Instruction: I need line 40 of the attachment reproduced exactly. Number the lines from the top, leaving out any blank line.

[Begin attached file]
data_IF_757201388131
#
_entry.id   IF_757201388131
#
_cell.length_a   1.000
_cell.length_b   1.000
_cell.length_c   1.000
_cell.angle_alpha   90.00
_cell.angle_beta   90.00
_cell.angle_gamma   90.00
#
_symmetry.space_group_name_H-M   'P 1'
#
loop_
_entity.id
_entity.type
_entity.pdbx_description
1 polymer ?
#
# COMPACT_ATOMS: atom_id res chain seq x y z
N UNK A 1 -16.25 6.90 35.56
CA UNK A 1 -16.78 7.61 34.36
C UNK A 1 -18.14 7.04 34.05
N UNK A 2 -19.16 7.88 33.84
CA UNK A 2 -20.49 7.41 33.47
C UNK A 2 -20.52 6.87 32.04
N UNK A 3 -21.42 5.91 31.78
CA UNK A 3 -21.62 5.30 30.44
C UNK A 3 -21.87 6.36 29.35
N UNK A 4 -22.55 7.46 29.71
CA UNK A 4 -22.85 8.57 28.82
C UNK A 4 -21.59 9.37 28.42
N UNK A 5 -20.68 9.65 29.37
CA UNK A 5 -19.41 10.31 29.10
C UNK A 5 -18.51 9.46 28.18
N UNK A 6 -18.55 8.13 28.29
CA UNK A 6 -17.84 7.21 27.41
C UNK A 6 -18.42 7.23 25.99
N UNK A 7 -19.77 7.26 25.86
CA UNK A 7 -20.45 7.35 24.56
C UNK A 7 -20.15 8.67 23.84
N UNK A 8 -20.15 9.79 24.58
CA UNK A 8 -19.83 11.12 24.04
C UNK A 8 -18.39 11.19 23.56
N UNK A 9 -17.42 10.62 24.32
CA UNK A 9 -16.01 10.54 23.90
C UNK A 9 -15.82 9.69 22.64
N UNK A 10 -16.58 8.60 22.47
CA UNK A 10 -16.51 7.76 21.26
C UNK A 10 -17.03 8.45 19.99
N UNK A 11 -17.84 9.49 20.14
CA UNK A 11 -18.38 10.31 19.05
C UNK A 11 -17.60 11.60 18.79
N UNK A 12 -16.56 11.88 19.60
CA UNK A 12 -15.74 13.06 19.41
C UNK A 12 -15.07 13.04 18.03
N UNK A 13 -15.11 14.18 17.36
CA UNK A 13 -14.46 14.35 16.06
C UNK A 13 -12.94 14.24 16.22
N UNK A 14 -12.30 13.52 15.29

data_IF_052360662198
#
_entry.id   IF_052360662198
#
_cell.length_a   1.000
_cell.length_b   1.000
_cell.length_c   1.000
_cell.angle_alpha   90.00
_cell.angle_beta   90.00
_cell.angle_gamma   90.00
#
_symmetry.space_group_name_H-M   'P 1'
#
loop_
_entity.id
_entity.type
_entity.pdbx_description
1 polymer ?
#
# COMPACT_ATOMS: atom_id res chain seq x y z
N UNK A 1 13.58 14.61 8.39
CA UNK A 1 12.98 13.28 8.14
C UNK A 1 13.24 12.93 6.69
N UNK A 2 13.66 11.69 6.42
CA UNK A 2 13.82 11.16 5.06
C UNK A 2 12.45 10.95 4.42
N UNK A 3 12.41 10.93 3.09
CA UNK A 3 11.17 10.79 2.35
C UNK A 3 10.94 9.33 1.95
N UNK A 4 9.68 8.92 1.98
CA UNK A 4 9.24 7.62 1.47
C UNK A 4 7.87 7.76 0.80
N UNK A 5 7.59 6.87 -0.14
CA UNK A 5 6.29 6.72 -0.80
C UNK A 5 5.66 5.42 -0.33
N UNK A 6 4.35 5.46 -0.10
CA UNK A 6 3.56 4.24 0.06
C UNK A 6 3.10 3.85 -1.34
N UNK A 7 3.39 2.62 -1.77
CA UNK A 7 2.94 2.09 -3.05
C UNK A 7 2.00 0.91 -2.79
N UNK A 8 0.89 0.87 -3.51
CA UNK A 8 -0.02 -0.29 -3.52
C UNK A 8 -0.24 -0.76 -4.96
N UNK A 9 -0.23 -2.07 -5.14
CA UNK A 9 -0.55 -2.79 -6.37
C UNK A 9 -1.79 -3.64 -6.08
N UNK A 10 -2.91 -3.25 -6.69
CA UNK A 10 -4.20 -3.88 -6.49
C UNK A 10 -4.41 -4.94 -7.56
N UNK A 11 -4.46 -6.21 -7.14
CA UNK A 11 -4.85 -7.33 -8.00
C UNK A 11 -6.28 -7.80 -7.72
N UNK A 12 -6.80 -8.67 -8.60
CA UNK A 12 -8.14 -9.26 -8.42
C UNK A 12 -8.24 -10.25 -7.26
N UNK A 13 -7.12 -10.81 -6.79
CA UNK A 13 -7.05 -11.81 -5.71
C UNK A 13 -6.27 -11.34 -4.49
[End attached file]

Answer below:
CA UNK A 7 -20.45 7.35 24.56